This process of proposal submission is how it is done in the real world; proposals must be submitted to a funding agency, the management of a company, or to a national laboratory, and then a panel (usually of peers who are supposedly experts) makes a final decision as to the practicality of the project, and as to whether it should be funded. It is very common for this panel to request further work toward a final proposal, in order to clarify any uncertainties in the proposed approach. This will be the case here! Do not be dismayed if you feel that you have no ideas, or if your proposal is turned down.
Optics 1) Brownian motion by laser scattering: laser beam through suspension of small particles, analysis of time scales and correlation with characteristic distance scales. 2) Holography experiments. 3) Faraday effect: rotation of plane of popularization is rotated as light passes through matter parallel to a magnetic field. 4) Kerr effect: birefringence as a function of high electric field in matter, basis of Pocket’s cell used in high frequency optical data transmission. 5) “Frame grabber” linked to a 32 bit sorceresses: wide range of optics experiments without the use of photography.
Existing Equipment and Previous Projects 1) Torsion pendulum with servo: measurement of G, radiation pressure 2) Microwave experiments: Freeness lenses 3) High vacuum equipment: LED, RAGA, unionization process in rarefied gases 4) Stabilized Diode Laser and Photoluminescence Excitation Laser spectroscopy, Gag Laser and Spectrometer 7) Superconductivity: high temperature SQUID 8) Faraday rotation and magneto-absorption using an accustom- optic modulator 9) Spectroscopy of a semiconductor quantum well 10) Photon autistics, single photon detection 1 1) Anderson localization (KerrГ¶nigh Penny Model) 12) Pulsed NORM 13) Laser Doppler velocity measurements 4 What Constitutes an Acceptable Project? An acceptable project must consist of the following three components: prediction, measurement and analysis. First, you should have a reasonable idea what you will measure or observe; second, you should be able to observe and measure the predicted or calculated event; third, you should compare your results with the initial predications and draw conclusions. Projects that lack any of the three elements will be discouraged! As far as the first element is concerned, the predictions, you should have some idea about what you will be observing before you start assembling any of the equipment.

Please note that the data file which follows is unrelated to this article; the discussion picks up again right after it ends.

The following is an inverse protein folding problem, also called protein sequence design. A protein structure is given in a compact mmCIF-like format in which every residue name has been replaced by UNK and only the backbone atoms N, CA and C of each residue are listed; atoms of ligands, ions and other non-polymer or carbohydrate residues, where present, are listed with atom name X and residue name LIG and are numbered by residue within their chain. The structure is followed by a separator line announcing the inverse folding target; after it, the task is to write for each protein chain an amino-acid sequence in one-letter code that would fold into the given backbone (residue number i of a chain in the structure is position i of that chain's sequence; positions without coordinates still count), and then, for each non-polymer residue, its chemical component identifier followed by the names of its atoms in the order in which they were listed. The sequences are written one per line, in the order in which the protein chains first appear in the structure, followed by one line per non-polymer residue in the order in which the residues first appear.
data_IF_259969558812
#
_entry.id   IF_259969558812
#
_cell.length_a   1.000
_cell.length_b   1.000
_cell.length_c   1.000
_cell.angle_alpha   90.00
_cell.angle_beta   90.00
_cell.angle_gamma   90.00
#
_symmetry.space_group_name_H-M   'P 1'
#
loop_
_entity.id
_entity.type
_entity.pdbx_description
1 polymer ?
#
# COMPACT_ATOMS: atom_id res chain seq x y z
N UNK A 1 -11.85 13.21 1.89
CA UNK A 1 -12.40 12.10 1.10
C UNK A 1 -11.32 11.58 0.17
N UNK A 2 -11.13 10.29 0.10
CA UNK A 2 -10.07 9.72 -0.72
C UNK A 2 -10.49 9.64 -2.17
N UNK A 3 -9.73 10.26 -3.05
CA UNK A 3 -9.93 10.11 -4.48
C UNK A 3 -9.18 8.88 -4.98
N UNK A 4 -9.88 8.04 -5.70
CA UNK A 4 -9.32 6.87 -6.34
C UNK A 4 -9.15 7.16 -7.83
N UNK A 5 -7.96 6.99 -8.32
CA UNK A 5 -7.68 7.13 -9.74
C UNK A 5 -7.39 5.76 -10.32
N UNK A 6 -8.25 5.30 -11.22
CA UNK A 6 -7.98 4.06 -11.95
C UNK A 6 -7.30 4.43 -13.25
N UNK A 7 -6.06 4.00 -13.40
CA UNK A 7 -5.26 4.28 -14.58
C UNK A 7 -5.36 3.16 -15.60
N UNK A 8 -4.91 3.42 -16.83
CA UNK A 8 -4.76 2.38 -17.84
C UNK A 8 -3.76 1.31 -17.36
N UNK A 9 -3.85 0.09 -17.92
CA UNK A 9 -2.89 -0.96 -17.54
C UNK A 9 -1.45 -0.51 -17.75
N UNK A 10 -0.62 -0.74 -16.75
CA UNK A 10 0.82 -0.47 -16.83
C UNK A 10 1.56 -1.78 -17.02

Either you derive the theory, or more likely, you will find an already existing theory that is applicable to your situation; or, you may be trying to confirm an observation of another scientist. Be sure you explain or cite relevant theory. In your predictions, you should be as specific as possible. State clearly the physical variable that you intend to measure, I. E. , is it a voltage or current; avoid vague descriptions such as “a signal” or “an output. ” If you are not able to predict from theory the magnitude of the observable signal, then you must state the sensitivity of the equipment used. Once you have decided what effect you want to measure, you should describe what method and instruments you will be using to measure it.
This is probably the most difficult part of the project because you can never be entirely sure what will work the best. In addition, various “tricks” may have to be used to coax the signal out of background noise. We don’t expect you to know all of them so please ask for advice if you are not sure. Getting the “apparatus” ready for the measurements and acquiring data are generally the most time consuming parts of the actual project. We expect you to set up and test the equipment and you, together with your lab partner, may have to build or modify part of the apparatus. If the building of the apparatus appears too complicated, we expect you to design the apparatus so that a qualified person can build it.